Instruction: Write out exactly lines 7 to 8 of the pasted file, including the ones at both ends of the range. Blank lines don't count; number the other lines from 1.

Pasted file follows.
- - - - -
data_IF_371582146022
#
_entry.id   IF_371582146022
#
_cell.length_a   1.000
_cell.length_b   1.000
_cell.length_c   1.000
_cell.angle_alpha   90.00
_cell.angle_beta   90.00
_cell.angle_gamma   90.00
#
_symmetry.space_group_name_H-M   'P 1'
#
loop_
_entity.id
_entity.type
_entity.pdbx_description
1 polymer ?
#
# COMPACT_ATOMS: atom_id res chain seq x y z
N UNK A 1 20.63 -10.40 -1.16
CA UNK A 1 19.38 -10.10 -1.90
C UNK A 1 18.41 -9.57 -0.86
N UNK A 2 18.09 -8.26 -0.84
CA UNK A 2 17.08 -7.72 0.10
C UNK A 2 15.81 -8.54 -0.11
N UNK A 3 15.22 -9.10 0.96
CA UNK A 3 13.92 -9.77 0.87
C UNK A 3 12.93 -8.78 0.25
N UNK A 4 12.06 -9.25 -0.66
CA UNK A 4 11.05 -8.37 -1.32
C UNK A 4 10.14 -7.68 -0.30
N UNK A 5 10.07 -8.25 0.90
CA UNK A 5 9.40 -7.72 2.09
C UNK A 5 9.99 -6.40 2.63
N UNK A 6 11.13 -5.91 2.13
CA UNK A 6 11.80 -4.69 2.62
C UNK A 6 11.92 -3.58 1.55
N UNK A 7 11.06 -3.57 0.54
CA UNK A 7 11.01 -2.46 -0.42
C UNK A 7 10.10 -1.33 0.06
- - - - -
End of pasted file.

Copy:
_cell.length_c   1.000
_cell.angle_alpha   90.00